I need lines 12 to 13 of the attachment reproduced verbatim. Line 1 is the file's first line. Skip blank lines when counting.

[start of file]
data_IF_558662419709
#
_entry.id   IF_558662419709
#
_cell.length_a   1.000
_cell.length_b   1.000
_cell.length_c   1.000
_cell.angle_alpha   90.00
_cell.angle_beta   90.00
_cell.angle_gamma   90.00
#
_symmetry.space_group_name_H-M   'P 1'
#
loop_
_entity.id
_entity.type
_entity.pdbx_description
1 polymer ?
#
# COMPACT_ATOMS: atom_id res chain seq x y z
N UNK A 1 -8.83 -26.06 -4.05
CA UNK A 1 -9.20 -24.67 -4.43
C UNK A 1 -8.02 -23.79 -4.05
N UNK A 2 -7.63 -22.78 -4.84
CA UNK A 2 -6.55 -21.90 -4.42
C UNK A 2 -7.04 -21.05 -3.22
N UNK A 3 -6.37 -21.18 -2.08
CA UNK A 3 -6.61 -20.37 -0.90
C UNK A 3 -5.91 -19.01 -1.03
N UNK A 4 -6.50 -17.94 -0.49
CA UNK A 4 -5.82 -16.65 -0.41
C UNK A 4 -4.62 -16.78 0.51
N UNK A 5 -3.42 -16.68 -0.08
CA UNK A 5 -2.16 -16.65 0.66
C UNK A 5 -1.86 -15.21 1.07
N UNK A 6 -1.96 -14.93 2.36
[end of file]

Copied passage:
_symmetry.space_group_name_H-M   'P 1'
#